England’s Round Churches
Monday, 10th August 2009 by Ian Brown
Between the 11th and 14th centuries the practice of building “Round Churches” was championed by veterans of the Crusades. These churches are unique in that the original body of the Church is circular, rather than a round tower being attached to a conventionally shaped building. Although many were built across England, today only four survive as functioning Churches1.
The original Round Church was consecrated in 1185, with the rectangular section known as the Chancel being added about 50 years later. After the Knights Templar were abolished in 1307, the Crown seized the Church and gave it to the Knights Hospitallers, who in turn rented it to two colleges of lawyers. Over time these colleges developed into the Inner and Middle Temples – two Inns of the Court who still use the Church to this day.
The Church is noted for its 9 marble effigies of knights, as well as being a royal peculiar – meaning it is controlled by the monarch rather than the local bishop. It was badly damaged in World War 2, but has been well restored. It was featured in both the book and film versions of The Da Vinci Code.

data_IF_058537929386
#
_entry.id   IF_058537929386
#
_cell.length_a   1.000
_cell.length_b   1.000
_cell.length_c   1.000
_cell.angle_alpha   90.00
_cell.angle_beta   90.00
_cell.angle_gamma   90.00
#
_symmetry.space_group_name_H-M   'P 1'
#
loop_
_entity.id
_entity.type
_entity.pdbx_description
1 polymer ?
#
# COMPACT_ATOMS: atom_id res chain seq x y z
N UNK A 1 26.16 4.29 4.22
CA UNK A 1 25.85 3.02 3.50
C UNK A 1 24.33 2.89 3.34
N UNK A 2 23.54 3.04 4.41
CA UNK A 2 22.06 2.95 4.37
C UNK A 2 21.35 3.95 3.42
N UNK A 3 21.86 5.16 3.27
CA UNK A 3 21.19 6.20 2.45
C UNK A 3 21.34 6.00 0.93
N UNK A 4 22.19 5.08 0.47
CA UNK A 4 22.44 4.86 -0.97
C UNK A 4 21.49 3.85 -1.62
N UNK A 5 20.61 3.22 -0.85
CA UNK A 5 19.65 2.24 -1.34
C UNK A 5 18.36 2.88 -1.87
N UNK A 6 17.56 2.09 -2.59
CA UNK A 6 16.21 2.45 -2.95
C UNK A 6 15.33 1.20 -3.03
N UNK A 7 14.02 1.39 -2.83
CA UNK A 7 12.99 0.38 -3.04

To the north-west of London, we find the Holy Sepulchre Church in Northampton. Built several decades earlier than Temple Church, its design was heavily inspired by the Church of the same name in Jerusalem.
This Church is now bookended by a stone tower to the west, and a more conventionally-shaped building containing a nave and chancel to the east.
Constructed about 30 years after the Northampton Church, it was modified in the 15th century, while a later restoration of this Church mostly went back to the original Norman design, as seen from Street View.
Our final round Church is St John the Baptist, in the village of Little Maplestead, Essex.
Built by – and still associated with – the Knights Hospitaller, this is the youngest of the four Churches, dating from the mid-14th century, with a major restoration taking place in the mid-19th century. More details at Unlocking Essex.
During my research for this post I found a couple of sites that claimed there were in fact five surviving Churches, but I can find no indication of what the fifth may be. Post a comment if you know! There are also ruins of round Churches in several locations around the country.
All four of which have had buildings added on to the original round structure. ↩